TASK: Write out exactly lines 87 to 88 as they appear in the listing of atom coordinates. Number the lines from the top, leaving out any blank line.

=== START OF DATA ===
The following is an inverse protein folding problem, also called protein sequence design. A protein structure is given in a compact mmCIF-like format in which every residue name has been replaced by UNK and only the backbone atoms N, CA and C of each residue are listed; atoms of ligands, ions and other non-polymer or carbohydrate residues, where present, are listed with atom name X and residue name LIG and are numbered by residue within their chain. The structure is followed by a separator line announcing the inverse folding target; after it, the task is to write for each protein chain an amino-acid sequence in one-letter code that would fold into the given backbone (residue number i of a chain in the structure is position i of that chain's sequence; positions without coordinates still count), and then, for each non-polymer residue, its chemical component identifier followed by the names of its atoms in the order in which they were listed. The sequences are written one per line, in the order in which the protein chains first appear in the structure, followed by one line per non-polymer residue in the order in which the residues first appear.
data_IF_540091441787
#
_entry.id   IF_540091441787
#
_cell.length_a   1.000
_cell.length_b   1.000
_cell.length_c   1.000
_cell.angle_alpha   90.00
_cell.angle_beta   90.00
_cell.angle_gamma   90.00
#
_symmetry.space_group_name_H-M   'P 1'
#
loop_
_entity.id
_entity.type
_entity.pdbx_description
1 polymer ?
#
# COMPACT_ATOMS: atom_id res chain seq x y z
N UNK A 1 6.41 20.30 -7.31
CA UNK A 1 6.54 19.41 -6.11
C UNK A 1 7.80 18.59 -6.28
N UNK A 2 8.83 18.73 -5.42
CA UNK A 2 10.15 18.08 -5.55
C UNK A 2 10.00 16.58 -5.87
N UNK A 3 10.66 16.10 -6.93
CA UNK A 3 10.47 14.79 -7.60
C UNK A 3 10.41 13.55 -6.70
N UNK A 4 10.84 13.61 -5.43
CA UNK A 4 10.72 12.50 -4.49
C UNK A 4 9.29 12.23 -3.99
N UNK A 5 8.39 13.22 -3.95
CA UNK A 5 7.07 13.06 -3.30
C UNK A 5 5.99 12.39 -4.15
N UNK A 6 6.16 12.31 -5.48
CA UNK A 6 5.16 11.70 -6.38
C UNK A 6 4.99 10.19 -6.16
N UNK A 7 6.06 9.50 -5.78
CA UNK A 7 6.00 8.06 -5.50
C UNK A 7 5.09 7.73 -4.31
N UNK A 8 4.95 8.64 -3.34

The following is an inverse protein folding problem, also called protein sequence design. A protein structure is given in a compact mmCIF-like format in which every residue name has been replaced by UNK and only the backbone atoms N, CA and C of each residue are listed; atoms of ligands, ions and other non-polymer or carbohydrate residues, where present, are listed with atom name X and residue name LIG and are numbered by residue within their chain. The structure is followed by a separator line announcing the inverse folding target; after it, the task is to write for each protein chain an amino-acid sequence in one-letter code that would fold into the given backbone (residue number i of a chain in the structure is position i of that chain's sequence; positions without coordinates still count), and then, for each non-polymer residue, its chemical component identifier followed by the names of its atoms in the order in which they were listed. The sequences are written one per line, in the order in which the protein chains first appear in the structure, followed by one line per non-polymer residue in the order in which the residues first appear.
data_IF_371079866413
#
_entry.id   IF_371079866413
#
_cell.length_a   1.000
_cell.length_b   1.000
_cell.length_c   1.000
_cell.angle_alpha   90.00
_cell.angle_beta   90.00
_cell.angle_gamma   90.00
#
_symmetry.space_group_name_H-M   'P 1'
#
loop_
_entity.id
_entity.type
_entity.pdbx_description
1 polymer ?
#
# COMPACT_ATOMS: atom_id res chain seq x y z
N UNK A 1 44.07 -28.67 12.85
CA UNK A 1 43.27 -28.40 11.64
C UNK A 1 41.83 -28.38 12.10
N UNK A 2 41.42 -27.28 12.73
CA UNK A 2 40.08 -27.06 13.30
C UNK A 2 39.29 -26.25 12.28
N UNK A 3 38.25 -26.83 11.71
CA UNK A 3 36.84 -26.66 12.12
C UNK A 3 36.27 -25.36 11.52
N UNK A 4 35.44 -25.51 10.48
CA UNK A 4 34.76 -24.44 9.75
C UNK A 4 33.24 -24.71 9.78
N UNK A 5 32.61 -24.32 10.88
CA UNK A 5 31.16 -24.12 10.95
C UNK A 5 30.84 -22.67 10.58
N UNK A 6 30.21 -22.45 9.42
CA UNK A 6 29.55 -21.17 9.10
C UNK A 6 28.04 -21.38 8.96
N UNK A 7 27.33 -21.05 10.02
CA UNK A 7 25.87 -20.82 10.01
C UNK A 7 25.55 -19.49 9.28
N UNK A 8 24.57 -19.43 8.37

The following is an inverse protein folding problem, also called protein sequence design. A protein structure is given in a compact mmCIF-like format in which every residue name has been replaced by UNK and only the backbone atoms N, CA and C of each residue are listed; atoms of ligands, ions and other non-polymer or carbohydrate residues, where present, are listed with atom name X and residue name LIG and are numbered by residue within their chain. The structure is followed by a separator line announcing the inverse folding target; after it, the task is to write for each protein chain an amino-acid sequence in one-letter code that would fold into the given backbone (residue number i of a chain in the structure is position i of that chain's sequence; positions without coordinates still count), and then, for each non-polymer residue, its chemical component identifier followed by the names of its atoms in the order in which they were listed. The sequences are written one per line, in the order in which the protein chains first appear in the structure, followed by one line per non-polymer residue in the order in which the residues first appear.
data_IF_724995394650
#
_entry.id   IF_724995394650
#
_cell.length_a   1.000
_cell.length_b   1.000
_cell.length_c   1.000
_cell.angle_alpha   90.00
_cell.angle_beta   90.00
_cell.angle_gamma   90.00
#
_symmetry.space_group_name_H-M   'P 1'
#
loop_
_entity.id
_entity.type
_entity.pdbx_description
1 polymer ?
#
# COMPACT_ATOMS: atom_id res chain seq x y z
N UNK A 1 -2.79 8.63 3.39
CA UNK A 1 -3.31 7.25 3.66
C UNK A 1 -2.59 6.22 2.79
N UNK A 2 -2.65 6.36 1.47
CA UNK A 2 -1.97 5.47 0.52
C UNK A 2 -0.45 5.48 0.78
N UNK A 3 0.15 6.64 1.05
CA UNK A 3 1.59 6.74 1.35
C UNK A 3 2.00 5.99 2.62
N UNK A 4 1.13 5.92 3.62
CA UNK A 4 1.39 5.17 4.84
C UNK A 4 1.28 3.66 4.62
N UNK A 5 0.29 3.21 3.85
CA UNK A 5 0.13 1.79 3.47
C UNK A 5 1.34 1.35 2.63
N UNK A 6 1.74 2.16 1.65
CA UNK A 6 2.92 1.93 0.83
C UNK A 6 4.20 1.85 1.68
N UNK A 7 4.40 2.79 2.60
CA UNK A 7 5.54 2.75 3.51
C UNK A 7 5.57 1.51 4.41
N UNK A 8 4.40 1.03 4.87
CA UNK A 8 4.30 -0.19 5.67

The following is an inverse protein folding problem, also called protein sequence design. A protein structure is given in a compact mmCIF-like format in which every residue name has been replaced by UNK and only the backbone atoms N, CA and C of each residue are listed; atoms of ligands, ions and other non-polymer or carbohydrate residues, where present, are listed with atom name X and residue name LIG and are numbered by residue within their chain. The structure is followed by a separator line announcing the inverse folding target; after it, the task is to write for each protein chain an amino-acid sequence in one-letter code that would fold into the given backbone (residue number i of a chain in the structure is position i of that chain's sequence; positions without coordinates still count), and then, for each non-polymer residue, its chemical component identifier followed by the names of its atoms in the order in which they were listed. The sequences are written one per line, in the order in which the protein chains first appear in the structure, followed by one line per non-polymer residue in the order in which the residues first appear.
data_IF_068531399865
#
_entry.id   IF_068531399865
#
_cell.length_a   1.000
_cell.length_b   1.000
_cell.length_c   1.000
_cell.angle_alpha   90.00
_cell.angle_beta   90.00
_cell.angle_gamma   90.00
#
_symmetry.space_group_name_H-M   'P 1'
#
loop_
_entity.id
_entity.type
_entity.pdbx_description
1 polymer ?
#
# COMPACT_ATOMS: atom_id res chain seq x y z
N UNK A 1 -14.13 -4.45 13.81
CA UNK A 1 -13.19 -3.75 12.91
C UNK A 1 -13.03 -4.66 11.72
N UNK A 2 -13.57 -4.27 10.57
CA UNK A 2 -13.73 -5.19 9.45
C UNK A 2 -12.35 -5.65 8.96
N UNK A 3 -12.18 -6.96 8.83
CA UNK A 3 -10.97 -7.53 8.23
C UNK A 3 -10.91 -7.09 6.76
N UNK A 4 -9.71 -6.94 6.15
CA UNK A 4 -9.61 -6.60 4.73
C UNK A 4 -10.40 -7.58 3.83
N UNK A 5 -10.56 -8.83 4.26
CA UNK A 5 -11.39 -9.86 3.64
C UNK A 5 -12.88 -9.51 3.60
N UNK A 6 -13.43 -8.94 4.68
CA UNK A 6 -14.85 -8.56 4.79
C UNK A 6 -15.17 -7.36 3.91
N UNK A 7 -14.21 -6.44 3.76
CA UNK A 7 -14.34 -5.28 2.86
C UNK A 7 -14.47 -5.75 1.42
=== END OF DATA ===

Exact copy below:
The following is an inverse protein folding problem, also called protein sequence design. A protein structure is given in a compact mmCIF-like format in which every residue name has been replaced by UNK and only the backbone atoms N, CA and C of each residue are listed; atoms of ligands, ions and other non-polymer or carbohydrate residues, where present, are listed with atom name X and residue name LIG and are numbered by residue within their chain. The structure is followed by a separator line announcing the inverse folding target; after it, the task is to write for each protein chain an amino-acid sequence in one-letter code that would fold into the given backbone (residue number i of a chain in the structure is position i of that chain's sequence; positions without coordinates still count), and then, for each non-polymer residue, its chemical component identifier followed by the names of its atoms in the order in which they were listed. The sequences are written one per line, in the order in which the protein chains first appear in the structure, followed by one line per non-polymer residue in the order in which the residues first appear.
data_IF_724995394650